Acknowledging grievance and hate in the election

Donald Trump’s election lay bare some discomforting truths about our country. Recently, I recalled a conversation I had with an acquaintance a few years ago. He said to me, an African American, effectively, “I know it wasn’t so great for black people, but postwar America was the best time in this country.” Was this the period to which Trump referred in his campaign slogan, I wondered. If so, he was indeed correct about the plight of blacks. My grandfather served in World War II but did not enjoy the access to education, jobs and housing white soldiers did when he returned from the war. Most people were okay with that.

The election results signal to me that nearly half of the voting public is willing to look the other way as Trump seeks to dismantle the progress of the past 50 years generally, and the past eight specifically. This election seemed riven with racism, sexism, grievance and other “isms” that plague our national discourse.

I cannot comment on Ms. Pinchback’s personal motivations for supporting Trump.I can discuss, however, what I think when someone lists a myriad of reasons for why Trump supporters do not ascribe to the negative themes that permeated his campaign so viscerally. Specifically, I think about the:

  • Teachers, immigrant students and/or their parents I listened to on numerous NPR programs after the election consumed with fear of being deported.
  • Muslims, blacks and women who called in to the same shows with similar anxiety and senses of betrayal.
  • Numerous fall weekends I spent in suburban Rust Belt, Pennsylvania volunteering for Clinton. There, I saw numerous “Hillary for Prison” signs in front yards and language painted on a truck in another front yard proclaiming “Democrats are terrorists.” I experienced drivers who yelled expletives at me about Clinton or shot me the finger out their windows.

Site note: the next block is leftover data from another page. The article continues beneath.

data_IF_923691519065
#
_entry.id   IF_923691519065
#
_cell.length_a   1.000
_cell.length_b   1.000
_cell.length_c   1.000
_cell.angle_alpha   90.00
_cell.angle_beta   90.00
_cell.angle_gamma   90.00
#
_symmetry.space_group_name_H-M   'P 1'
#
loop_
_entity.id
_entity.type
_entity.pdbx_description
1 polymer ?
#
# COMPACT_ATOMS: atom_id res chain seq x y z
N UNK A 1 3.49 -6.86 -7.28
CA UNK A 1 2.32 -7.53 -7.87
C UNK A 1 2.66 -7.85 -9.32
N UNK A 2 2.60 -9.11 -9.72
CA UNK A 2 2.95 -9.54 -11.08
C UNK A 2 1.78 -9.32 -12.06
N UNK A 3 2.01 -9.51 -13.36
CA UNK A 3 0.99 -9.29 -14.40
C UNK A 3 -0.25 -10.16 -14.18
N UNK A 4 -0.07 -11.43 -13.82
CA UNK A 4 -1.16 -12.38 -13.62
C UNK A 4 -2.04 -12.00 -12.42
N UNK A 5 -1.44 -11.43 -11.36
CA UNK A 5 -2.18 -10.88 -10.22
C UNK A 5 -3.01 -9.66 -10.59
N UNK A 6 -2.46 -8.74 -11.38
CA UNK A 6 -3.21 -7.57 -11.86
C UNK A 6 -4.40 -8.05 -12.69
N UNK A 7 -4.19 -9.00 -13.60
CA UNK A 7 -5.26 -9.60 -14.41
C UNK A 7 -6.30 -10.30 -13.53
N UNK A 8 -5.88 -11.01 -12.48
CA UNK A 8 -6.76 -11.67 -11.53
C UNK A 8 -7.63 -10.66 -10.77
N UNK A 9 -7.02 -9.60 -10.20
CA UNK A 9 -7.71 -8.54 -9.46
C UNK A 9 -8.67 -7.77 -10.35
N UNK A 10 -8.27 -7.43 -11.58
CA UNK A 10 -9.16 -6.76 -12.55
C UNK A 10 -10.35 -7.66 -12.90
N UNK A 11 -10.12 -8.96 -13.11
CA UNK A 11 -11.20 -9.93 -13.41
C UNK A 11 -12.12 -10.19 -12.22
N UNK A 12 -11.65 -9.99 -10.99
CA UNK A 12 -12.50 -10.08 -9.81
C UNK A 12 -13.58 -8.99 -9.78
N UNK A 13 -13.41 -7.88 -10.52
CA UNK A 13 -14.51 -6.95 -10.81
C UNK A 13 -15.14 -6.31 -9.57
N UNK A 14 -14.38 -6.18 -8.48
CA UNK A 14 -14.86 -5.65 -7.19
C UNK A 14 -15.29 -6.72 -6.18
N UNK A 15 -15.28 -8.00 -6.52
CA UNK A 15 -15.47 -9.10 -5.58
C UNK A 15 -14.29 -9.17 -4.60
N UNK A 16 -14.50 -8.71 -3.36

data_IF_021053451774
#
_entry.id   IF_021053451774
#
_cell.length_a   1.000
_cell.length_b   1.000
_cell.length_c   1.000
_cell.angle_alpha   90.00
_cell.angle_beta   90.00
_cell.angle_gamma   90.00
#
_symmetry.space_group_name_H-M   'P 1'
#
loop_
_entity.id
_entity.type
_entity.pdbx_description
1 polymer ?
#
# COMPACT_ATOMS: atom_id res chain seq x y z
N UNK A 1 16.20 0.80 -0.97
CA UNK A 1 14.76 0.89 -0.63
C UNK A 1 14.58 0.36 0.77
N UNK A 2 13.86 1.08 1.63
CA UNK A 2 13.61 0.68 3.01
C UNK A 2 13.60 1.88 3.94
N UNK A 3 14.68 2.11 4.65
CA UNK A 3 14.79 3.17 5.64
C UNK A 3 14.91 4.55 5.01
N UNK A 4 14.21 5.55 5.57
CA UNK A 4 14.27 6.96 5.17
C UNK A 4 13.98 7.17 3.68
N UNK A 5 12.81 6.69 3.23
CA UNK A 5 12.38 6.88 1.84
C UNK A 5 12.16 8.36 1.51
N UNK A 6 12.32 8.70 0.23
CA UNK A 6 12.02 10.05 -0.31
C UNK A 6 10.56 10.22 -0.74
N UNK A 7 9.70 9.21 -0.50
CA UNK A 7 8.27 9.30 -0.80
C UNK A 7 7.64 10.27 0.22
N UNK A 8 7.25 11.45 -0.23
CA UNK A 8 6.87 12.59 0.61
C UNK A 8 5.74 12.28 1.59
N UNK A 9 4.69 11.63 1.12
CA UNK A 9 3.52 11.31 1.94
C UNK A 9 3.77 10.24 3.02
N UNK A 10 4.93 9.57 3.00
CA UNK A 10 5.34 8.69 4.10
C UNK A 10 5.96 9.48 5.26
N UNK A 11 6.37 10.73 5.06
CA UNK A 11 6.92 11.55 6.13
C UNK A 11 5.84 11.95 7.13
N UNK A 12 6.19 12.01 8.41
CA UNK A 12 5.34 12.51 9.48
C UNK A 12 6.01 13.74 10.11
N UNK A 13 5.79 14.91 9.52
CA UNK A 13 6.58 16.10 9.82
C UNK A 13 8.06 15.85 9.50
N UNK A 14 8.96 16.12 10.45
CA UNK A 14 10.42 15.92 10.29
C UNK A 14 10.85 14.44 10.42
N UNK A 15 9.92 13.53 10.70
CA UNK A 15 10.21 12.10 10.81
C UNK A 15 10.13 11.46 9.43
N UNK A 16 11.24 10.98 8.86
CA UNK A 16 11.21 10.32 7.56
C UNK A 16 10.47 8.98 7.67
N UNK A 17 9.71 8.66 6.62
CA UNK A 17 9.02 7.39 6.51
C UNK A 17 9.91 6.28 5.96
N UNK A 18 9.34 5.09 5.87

• Extensive campaign footage I saw from Trump rallies with shouts of “F*** that n*****” in reference to President Barack Obama, “Lock her up” in reference to Hillary Clinton and “Build the wall.” It was hatred that seemed to transcend politics; it was, in fact, deplorable.
  • Strident post-election behavior of white nationalists (who we should never refer to as the euphemized “alt-right,” because it sanitizes their ideology).
  • Spike in hate crimes by people who feel emboldened by Trump’s win.

I am disturbed by the noxious broad brush Trump painted of black life in America, his repeated sexist attacks on women, his rapist accusations against Mexicans and his proposed religious ban against an entire group. I am further disturbed by the hordes of supporters who lustily cheered his every insult. I am pained that nearly half of the electorate could overlook this because they were not his demographic target derision.

The abovementioned does little to assuage my concerns that many Trump voters did not act on an “ism.” Then, I think of those who enjoyed freedom from guilt for injustices that blacks suffered during Jim Crow by claiming they personally did not hang anyone from a tree, run them out of their house or town, deprive them of due process, dehumanize them and effectively relegate them to second-class status. As Trump surrounds himself with known racists, I think one may not have committed any of these transgressions personally, but they signal approval for such behavior by electing someone who campaigned explicitly on such pledges.

Space does not permit me to discuss the policy detail-bereft campaign Trump ran, the embarrassing ignorance he displayed for the separation of powers and the limits of executive powers. Nor can I discuss his appalling lack of integrity that so many supposed “values voters” overlooked, the vengeance and pettiness he revels in or the numerous lies he repeated. Still, people voted for him.

Finally, that Melissa Flowers should have to provide information on where to seek support in the event of violence and intimidation after a U.S. election is an indication of how dangerous Trump’s ascent is. The bigotry he has inspired should give us all pause. I hope it forces deeper conversations about what our priorities are if we intend to be a more perfect union indeed.

Craig Mills ‘85 is a political science alumnus. He teaches at NYU and writes freelance for the Daily Beast.